Wednesday, May 28, 2008

Building An Agenda For Economic Growth

Rather than selling themselves at a discount -- cheap land and cheap labor – cities that are succeeding are investing in better workers, high-quality universities, quality of life and efficient public services.

So, what would should we start doing right now to get ahead?

• Investments in Universities. Universities are seedbeds for the Knowledge Economy. Cities with research universities have a head start in this economy, because they create the innovation and the intellectual capital needed today.

• Redevelopment in the Urban Core. Memphis has significant underdeveloped and vacant land. The infrastructure in these older areas has been paid for and their reuse makes the wisest investment of scarce public funds.

• Balanced Transportation Policy. Memphis should lobby federal and state government to revamp its allocation regulations for urban areas. Too often, federal funding has continued traditional patterns of spending on new roads in suburban areas while neglecting the importance of investing in urban redevelopment and mass transit. Local government should encourage maximum flexibility for the use of these federal funds.

• Technology Clusters. Wise cities develop an area of specialization within the technology field based upon university research, biomedical assets, etc. Clusters provide a competitive edge and a critical mass that are important to economic growth. That’s why when we want to see the future, we need to look toward the Bioworks Foundation.

• Local Innovation. The best answers to the future begin on our own Main Street today. Solutions from another city transplanted or replicated are less successful because they are artificial. Our best answers are our own, answers produced organically from a reservoir of innovation and creativity that is embedded throughout Memphis.

• Understanding Our Competitive Context. Memphis starts by understanding its competitive context, including market and demographic trends in the region and its strengths and liabilities. Most of all, we need to use new measures that matter in the knowledge economy rather than on the indicators from traditional economic development. Memphis can find its distinctive niche to leap frog ahead of other cities, but it must be based on solid research that sparks more imaginative strategies.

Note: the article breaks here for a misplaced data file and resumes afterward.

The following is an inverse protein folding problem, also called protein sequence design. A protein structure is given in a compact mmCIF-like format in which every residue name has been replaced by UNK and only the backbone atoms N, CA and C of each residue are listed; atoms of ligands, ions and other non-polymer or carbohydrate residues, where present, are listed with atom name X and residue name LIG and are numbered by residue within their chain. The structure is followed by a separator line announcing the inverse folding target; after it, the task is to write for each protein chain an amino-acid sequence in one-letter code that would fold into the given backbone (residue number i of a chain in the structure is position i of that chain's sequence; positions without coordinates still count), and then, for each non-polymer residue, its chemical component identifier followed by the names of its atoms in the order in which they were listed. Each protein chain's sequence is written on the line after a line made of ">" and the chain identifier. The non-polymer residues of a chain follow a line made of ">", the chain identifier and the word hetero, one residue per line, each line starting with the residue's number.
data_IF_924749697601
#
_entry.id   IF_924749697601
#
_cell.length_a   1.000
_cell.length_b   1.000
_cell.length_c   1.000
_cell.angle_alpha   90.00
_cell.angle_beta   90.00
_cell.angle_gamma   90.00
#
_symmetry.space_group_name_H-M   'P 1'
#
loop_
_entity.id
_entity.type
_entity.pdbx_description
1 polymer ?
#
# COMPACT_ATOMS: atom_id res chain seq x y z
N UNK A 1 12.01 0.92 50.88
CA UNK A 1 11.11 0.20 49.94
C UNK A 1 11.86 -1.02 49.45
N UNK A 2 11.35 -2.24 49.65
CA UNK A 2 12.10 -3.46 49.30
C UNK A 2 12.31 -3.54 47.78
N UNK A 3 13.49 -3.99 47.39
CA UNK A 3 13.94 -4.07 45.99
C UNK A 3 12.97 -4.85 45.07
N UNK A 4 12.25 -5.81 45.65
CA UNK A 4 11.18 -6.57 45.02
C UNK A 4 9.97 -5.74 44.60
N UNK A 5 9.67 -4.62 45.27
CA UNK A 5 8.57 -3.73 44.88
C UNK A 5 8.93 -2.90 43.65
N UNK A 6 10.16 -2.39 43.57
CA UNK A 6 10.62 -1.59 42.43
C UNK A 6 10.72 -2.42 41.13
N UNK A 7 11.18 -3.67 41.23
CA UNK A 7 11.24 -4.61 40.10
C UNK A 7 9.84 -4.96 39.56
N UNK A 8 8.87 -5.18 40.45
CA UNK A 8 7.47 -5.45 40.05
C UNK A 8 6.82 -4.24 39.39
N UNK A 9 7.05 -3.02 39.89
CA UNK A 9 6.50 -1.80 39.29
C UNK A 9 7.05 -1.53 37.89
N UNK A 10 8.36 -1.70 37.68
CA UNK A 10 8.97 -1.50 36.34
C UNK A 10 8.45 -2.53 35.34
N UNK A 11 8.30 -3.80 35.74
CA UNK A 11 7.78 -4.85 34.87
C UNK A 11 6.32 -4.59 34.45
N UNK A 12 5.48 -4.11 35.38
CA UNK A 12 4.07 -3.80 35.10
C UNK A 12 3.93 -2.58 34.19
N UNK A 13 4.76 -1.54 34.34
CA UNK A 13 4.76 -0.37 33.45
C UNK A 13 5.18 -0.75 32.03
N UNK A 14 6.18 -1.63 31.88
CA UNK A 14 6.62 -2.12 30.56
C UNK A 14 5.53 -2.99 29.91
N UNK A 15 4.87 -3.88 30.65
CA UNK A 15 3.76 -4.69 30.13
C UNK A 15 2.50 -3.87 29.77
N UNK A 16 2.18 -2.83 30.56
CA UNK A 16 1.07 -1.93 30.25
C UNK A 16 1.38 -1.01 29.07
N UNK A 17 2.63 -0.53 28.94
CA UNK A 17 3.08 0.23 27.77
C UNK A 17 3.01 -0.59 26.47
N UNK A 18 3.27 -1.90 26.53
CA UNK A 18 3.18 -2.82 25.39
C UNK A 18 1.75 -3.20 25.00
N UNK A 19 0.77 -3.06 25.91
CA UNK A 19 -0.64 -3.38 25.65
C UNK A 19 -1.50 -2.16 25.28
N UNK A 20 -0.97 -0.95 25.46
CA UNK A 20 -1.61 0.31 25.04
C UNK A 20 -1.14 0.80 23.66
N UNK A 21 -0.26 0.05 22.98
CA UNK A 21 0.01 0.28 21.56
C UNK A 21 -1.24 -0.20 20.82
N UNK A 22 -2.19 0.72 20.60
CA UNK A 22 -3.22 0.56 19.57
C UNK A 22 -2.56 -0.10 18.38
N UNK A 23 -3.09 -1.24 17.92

• Fixing the Basics. Local government needs to concentrate on fixing the basics, such as safety, taxes, services, land, infrastructure and schools. Governments must look for ways to streamline its structure and improve public services. A foundation of efficient, effective public services is what successful economic growth is built on.

• Acting (As Well As Talking) Regionally. Memphis talks a good game of regionalism, but we’ve never truly engrained regional thinking into our plans and actions. Too often, we lapse into a “we versus them” mentality and a “if you’re winning, we must be losing” attitude when it comes to our neighboring counties. Economic activity and innovation occur in a regional context, and we ignore this at our peril. It is increasingly clear that Memphis and its suburbs are inextricably linked into a single economic unit.

• Vibrant Culture and Entertainment Centers. To compete, Memphis must be an attractive, dynamic place. Vibrant arts and culture are powerful ways of creating the appealing, enjoyable quality of life needed to attract and retain the best and brightest young workers. Too often, we treat our culture as tourist amenities, but in truth, its value is much broader since quality of life is a chief determinant in workforce growth.

• Thinking and Acting Collaboratively. This requires a shift in leadership styles from traditional authoritarian models to a new environment of inclusion, mutual influence and community building. Opening the door wider to all segments of the community and inviting new voices to engage in decision-making is the mark of a mature and competitive city.

• A 21st Century Workforce. For Memphis to win in the race for economic prosperity, it needs smart and skilled workers producing goods and services characterized by innovation, knowledge and quality. If we are content to compete in the global economy by offering cheap wages, cheap land and cheap taxes, we are fighting for the bottom rungs of the economy. What’s needed is a team of public and private sector partners dedicated to building the skills needed for quality knowledge-based jobs, providing lifelong learning opportunities, improving the competitiveness of all workers and employers, connecting workforce development to economic needs and building a stronger education pipeline to produce skilled workers in the global economy.

• Competition on a Global Scale. To succeed, Memphis needs to develop cooperative networks and more sophisticated strategies for the global marketplace. Too often, international business is treated as an extension of traditional domestic economic development, and as a result, they often fail. Memphis needs a strategic plan of action tailored for the new world marketplace, and this includes helping business clusters gain access to global markets, finding opportunities for trade, investment and international partnerships and lobbying for federal policies that protect workers at high-risk for dislocation.